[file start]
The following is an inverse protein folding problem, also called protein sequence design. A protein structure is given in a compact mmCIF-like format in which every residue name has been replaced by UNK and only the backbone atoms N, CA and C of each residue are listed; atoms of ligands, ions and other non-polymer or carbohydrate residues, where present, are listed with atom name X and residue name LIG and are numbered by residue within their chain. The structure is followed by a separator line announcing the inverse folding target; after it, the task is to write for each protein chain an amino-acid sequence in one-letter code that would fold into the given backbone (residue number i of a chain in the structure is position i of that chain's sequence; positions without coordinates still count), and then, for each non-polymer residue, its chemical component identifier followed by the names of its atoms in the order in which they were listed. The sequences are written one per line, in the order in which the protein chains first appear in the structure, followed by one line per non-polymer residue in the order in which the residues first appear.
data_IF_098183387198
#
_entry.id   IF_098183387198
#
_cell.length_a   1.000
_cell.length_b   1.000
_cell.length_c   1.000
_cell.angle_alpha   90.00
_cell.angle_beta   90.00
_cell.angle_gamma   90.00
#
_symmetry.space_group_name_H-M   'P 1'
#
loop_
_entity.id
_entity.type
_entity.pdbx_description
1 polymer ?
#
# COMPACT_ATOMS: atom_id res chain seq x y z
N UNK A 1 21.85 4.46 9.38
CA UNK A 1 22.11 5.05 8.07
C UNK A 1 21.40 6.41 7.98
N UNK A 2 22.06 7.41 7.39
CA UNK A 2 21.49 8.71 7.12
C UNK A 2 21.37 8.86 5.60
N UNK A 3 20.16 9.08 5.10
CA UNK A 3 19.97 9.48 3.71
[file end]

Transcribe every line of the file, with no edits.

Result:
The following is an inverse protein folding problem, also called protein sequence design. A protein structure is given in a compact mmCIF-like format in which every residue name has been replaced by UNK and only the backbone atoms N, CA and C of each residue are listed; atoms of ligands, ions and other non-polymer or carbohydrate residues, where present, are listed with atom name X and residue name LIG and are numbered by residue within their chain. The structure is followed by a separator line announcing the inverse folding target; after it, the task is to write for each protein chain an amino-acid sequence in one-letter code that would fold into the given backbone (residue number i of a chain in the structure is position i of that chain's sequence; positions without coordinates still count), and then, for each non-polymer residue, its chemical component identifier followed by the names of its atoms in the order in which they were listed. The sequences are written one per line, in the order in which the protein chains first appear in the structure, followed by one line per non-polymer residue in the order in which the residues first appear.
data_IF_098183387198
#
_entry.id   IF_098183387198
#
_cell.length_a   1.000
_cell.length_b   1.000
_cell.length_c   1.000
_cell.angle_alpha   90.00
_cell.angle_beta   90.00
_cell.angle_gamma   90.00
#
_symmetry.space_group_name_H-M   'P 1'
#
loop_
_entity.id
_entity.type
_entity.pdbx_description
1 polymer ?
#
# COMPACT_ATOMS: atom_id res chain seq x y z
N UNK A 1 21.85 4.46 9.38
CA UNK A 1 22.11 5.05 8.07
C UNK A 1 21.40 6.41 7.98
N UNK A 2 22.06 7.41 7.39
CA UNK A 2 21.49 8.71 7.12
C UNK A 2 21.37 8.86 5.60
N UNK A 3 20.16 9.08 5.10
CA UNK A 3 19.97 9.48 3.71